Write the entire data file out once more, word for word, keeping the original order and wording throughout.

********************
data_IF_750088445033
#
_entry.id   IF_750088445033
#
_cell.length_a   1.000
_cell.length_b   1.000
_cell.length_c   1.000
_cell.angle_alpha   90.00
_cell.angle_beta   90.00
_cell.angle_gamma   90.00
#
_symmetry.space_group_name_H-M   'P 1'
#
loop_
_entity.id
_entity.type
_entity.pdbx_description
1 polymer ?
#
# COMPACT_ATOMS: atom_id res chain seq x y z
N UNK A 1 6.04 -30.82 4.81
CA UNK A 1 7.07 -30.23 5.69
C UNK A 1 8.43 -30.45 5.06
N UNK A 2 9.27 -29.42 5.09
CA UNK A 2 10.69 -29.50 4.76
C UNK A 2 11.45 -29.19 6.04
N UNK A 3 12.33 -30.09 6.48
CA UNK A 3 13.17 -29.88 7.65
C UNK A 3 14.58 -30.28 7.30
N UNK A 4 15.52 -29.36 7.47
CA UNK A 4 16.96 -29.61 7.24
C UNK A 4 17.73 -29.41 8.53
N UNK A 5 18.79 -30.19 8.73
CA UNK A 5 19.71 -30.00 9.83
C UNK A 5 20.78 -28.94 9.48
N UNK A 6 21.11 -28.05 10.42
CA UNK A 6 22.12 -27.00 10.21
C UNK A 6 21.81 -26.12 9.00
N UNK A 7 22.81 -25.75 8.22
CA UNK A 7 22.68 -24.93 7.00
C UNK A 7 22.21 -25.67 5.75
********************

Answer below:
data_IF_750088445033
#
_entry.id   IF_750088445033
#
_cell.length_a   1.000
_cell.length_b   1.000
_cell.length_c   1.000
_cell.angle_alpha   90.00
_cell.angle_beta   90.00
_cell.angle_gamma   90.00
#
_symmetry.space_group_name_H-M   'P 1'
#
loop_
_entity.id
_entity.type
_entity.pdbx_description
1 polymer ?
#
# COMPACT_ATOMS: atom_id res chain seq x y z
N UNK A 1 6.04 -30.82 4.81
CA UNK A 1 7.07 -30.23 5.69
C UNK A 1 8.43 -30.45 5.06
N UNK A 2 9.27 -29.42 5.09
CA UNK A 2 10.69 -29.50 4.76
C UNK A 2 11.45 -29.19 6.04
N UNK A 3 12.33 -30.09 6.48
CA UNK A 3 13.17 -29.88 7.65
C UNK A 3 14.58 -30.28 7.30
N UNK A 4 15.52 -29.36 7.47
CA UNK A 4 16.96 -29.61 7.24
C UNK A 4 17.73 -29.41 8.53
N UNK A 5 18.79 -30.19 8.73
CA UNK A 5 19.71 -30.00 9.83
C UNK A 5 20.78 -28.94 9.48
N UNK A 6 21.11 -28.05 10.42
CA UNK A 6 22.12 -27.00 10.21
C UNK A 6 21.81 -26.12 9.00
N UNK A 7 22.81 -25.75 8.22
CA UNK A 7 22.68 -24.93 7.00
C UNK A 7 22.21 -25.67 5.75